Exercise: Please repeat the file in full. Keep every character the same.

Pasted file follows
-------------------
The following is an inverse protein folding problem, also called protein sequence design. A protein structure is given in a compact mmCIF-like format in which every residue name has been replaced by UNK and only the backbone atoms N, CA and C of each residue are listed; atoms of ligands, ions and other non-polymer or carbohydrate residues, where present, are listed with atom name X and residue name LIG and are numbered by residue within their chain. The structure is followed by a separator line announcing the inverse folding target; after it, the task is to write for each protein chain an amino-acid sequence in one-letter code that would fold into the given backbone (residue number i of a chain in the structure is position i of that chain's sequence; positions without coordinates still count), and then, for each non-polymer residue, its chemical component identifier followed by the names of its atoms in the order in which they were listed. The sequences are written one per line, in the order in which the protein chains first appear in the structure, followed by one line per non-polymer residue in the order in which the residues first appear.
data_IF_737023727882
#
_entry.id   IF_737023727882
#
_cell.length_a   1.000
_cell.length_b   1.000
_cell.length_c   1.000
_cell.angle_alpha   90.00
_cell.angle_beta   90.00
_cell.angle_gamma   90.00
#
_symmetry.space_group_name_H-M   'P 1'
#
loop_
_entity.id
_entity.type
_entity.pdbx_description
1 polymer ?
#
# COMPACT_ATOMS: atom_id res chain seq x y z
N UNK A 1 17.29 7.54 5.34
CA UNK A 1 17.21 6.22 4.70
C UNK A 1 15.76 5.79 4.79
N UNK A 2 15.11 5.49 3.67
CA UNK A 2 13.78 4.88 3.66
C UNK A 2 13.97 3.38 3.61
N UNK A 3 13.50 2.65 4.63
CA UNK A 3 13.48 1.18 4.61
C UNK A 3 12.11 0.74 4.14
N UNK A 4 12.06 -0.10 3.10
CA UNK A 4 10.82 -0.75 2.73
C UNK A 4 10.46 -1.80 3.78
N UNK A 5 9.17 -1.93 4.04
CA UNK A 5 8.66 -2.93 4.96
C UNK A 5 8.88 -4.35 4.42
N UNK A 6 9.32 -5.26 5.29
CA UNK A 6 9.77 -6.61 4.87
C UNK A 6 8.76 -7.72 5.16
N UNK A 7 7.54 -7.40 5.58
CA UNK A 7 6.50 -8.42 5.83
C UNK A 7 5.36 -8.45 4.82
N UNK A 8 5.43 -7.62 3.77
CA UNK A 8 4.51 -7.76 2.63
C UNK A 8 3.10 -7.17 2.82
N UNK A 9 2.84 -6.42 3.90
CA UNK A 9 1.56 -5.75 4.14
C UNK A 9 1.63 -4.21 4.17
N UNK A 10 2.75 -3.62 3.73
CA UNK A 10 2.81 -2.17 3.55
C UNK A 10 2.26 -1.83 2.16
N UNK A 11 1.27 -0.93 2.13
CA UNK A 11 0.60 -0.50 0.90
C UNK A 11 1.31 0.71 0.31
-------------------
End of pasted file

The following is an inverse protein folding problem, also called protein sequence design. A protein structure is given in a compact mmCIF-like format in which every residue name has been replaced by UNK and only the backbone atoms N, CA and C of each residue are listed; atoms of ligands, ions and other non-polymer or carbohydrate residues, where present, are listed with atom name X and residue name LIG and are numbered by residue within their chain. The structure is followed by a separator line announcing the inverse folding target; after it, the task is to write for each protein chain an amino-acid sequence in one-letter code that would fold into the given backbone (residue number i of a chain in the structure is position i of that chain's sequence; positions without coordinates still count), and then, for each non-polymer residue, its chemical component identifier followed by the names of its atoms in the order in which they were listed. The sequences are written one per line, in the order in which the protein chains first appear in the structure, followed by one line per non-polymer residue in the order in which the residues first appear.
data_IF_737023727882
#
_entry.id   IF_737023727882
#
_cell.length_a   1.000
_cell.length_b   1.000
_cell.length_c   1.000
_cell.angle_alpha   90.00
_cell.angle_beta   90.00
_cell.angle_gamma   90.00
#
_symmetry.space_group_name_H-M   'P 1'
#
loop_
_entity.id
_entity.type
_entity.pdbx_description
1 polymer ?
#
# COMPACT_ATOMS: atom_id res chain seq x y z
N UNK A 1 17.29 7.54 5.34
CA UNK A 1 17.21 6.22 4.70
C UNK A 1 15.76 5.79 4.79
N UNK A 2 15.11 5.49 3.67
CA UNK A 2 13.78 4.88 3.66
C UNK A 2 13.97 3.38 3.61
N UNK A 3 13.50 2.65 4.63
CA UNK A 3 13.48 1.18 4.61
C UNK A 3 12.11 0.74 4.14
N UNK A 4 12.06 -0.10 3.10
CA UNK A 4 10.82 -0.75 2.73
C UNK A 4 10.46 -1.80 3.78
N UNK A 5 9.17 -1.93 4.04
CA UNK A 5 8.66 -2.93 4.96
C UNK A 5 8.88 -4.35 4.42
N UNK A 6 9.32 -5.26 5.29
CA UNK A 6 9.77 -6.61 4.87
C UNK A 6 8.76 -7.72 5.16
N UNK A 7 7.54 -7.40 5.58
CA UNK A 7 6.50 -8.42 5.83
C UNK A 7 5.36 -8.45 4.82
N UNK A 8 5.43 -7.62 3.77
CA UNK A 8 4.51 -7.76 2.63
C UNK A 8 3.10 -7.17 2.82
N UNK A 9 2.84 -6.42 3.90
CA UNK A 9 1.56 -5.75 4.14
C UNK A 9 1.63 -4.21 4.17
N UNK A 10 2.75 -3.62 3.73
CA UNK A 10 2.81 -2.17 3.55
C UNK A 10 2.26 -1.83 2.16
N UNK A 11 1.27 -0.93 2.13
CA UNK A 11 0.60 -0.50 0.90
C UNK A 11 1.31 0.71 0.31